Paris at 13
When I was thirteen years old (1969), I was able to travel to Paris with my family. When looking back, I remember the food first and foremost. We stayed in a six-story narrow pensione, which served continental breakfast every day: loaves of warm, crusty bread wrapped in white linen, glass jars of homemade thick strawberry jam, and strong steaming tea. And some mornings we had eggs – deux oeufs frit – the first French words I learned to say.
I remember the Paris attractions: the Eiffel Tower, The Arc de Triomphe, the Pantheon. I can see myself climbing the steps of Notre-Dame and Sacre-Coeur. I was astonished to see the Mona Lisa at the Louvre. It was exquisite – small and dark. And I remember the walking through the Tuileries, down the Champs-Élysées, through the neighborhoods and narrow winding cobblestone streets. I was mesmerized, walking slowly behind my family taking it all in like it was some lovely misty dream. I loved stopping into all the cafés: the long elaborate bars, the marble tabletops, the waiters in crisp white aprons, the blackboards with the daily menus etched in chalk. I tried everything – croissants, raclette, croque monsieur, coq au vin, pot-au-feu, and even escargot. But it was the simple meals that made a lasting impression. On our last night in Paris, we stopped at a small café, and I ordered jambon aux épinards, which was a small plate of cheesy creamed spinach with a paper-thin slice of ham on top. It was the most sumptuous thing I ever tasted. I could have eaten two more platefuls. I vowed to come back to Paris one day when I was all grown up. I have yet to go back. But I know that the Paris today cannot compare with the Paris of my memory.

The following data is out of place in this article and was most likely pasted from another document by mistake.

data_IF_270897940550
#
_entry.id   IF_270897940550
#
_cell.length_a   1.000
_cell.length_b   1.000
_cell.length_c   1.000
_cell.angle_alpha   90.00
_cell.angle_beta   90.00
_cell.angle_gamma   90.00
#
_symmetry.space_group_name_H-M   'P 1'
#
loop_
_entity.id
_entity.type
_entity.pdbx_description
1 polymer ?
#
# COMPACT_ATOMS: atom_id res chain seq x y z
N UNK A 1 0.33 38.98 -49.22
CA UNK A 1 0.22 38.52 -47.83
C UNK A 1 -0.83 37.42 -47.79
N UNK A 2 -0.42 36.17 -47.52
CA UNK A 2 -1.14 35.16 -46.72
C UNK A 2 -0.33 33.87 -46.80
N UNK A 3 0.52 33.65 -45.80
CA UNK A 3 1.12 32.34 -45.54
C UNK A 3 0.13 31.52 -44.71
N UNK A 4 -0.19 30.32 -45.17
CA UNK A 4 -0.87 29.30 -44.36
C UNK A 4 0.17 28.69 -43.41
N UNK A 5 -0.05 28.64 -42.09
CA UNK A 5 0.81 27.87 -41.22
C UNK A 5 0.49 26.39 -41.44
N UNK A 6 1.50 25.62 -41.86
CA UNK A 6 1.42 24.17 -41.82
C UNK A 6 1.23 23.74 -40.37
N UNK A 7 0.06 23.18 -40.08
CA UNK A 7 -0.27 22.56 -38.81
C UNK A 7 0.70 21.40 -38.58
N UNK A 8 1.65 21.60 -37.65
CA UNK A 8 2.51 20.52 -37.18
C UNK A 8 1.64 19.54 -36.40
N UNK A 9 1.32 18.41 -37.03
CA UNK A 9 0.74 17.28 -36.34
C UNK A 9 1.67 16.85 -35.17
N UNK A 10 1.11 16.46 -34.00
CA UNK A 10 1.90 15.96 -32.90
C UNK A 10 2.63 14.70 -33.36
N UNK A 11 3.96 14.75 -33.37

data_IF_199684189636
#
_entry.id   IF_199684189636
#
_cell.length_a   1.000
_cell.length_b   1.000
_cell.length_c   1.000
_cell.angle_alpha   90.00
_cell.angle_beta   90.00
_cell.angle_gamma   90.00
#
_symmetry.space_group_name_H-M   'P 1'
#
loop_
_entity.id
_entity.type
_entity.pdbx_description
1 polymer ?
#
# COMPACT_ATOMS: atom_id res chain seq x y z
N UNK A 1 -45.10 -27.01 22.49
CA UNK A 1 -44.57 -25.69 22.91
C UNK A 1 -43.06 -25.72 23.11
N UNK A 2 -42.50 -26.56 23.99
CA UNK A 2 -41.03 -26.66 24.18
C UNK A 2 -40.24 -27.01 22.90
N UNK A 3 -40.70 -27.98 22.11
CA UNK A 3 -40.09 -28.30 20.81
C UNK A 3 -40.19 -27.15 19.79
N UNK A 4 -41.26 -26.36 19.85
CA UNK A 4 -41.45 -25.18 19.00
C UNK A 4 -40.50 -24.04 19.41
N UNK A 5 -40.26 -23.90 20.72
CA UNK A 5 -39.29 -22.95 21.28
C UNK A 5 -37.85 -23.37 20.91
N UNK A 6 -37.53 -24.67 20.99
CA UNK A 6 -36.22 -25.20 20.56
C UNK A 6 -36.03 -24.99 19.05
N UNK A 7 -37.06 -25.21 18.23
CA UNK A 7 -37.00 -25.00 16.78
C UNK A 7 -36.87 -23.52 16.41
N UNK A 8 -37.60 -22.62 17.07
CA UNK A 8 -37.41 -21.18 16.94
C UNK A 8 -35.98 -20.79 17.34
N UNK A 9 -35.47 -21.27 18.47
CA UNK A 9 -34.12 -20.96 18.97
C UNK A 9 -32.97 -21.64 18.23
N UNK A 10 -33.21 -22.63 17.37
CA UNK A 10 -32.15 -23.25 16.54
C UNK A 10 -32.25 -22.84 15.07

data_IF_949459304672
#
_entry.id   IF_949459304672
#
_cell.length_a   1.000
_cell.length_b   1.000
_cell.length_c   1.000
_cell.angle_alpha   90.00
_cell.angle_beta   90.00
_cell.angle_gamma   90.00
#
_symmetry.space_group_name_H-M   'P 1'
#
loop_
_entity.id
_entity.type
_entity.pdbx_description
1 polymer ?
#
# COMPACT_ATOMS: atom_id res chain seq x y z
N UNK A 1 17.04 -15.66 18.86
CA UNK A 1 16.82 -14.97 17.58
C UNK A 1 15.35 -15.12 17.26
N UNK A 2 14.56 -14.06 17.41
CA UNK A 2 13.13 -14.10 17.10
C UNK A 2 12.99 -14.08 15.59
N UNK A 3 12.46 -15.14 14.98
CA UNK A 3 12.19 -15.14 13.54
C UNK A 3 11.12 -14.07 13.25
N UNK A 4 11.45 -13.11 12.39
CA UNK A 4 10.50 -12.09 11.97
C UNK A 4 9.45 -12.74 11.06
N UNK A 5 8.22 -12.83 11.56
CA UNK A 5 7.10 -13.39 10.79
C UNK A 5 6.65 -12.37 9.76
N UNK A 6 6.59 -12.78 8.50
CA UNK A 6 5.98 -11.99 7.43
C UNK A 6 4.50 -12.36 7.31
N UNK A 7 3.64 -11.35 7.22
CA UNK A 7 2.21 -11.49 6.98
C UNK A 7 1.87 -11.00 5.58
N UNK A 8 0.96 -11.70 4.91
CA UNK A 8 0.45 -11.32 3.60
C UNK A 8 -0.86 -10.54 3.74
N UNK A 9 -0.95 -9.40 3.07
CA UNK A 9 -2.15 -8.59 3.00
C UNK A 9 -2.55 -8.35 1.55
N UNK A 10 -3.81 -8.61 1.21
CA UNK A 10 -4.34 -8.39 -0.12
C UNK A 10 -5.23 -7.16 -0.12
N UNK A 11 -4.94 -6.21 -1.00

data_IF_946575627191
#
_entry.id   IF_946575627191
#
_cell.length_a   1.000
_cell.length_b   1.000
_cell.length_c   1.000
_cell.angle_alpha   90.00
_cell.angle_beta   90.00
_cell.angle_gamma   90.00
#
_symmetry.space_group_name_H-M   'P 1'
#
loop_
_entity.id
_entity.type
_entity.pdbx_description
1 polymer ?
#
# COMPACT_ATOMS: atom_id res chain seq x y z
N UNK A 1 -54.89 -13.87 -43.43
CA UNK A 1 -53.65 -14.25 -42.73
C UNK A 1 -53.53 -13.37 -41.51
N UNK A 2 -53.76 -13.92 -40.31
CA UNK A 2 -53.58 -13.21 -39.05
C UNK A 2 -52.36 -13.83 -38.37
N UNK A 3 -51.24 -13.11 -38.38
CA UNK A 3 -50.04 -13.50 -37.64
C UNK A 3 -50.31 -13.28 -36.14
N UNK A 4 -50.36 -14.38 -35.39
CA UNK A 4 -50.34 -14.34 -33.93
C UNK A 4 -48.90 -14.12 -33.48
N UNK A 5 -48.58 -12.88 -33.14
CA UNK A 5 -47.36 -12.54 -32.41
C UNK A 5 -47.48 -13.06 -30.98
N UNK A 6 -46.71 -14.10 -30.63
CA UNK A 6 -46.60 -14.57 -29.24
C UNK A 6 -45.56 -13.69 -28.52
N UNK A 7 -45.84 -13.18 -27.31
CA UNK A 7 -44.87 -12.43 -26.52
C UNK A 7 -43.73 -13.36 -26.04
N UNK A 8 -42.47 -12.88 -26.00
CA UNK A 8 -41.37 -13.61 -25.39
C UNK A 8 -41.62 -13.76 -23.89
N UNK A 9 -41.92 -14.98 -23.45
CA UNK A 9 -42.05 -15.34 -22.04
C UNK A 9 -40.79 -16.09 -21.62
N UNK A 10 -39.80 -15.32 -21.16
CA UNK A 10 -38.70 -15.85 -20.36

Paris in Montreal
Though I have yet to return to Paris, my husband and I have ventured to Montreal every summer for the last six years. It was the place we also honeymooned thirty-six years ago. Montreal is our North American Paris. We have spent many a summer day walking the cobblestone streets of Old Montreal taking photographs, window shopping, and stopping to rest at sidewalk cafés. My favorite patisserie is Cookies Stefanie because all their treats are gluten-free, which means I can sample pain au chocolat, apple and maple muffins, and rich gâteaux, worry free. Another favorite spot on Rue Saint Sulpice is a lovely teahouse call Ming Tao, where the busy street life fades away with every steaming cup of tea.
One night, my husband and I stopped into a café on Rue McGill, and I coaxed him to try something new on the menu – halloumi, which we thought was fish and were surprised when the waitress set down our plates of farm-fresh sautéed vegetables topped with a firm square of grilled white cheese. We both had a good laugh together about that!
One of my favorite places to photograph is Jean Talon Farmer’s Market in Montreal’s Little Italy. It is filled with fresh produce, honey, cheeses, bread, and pastries. It also has a creperie, which I must indulge in every time we visit.
Memory is hunger. When I read this recently, I paused, I underlined it, I wrote notes beside it in pencil. I’ve been concentrating on Hemingway this summer, and this quote came from his memoir, A Moveable Feast, about his time in Paris in the 1920s with his first wife, Hadley. It is Hadley who says these words as they reminisce about shared experiences: “There are so many sorts of hunger. In the spring there are more. But that’s gone now. Memory is hunger.”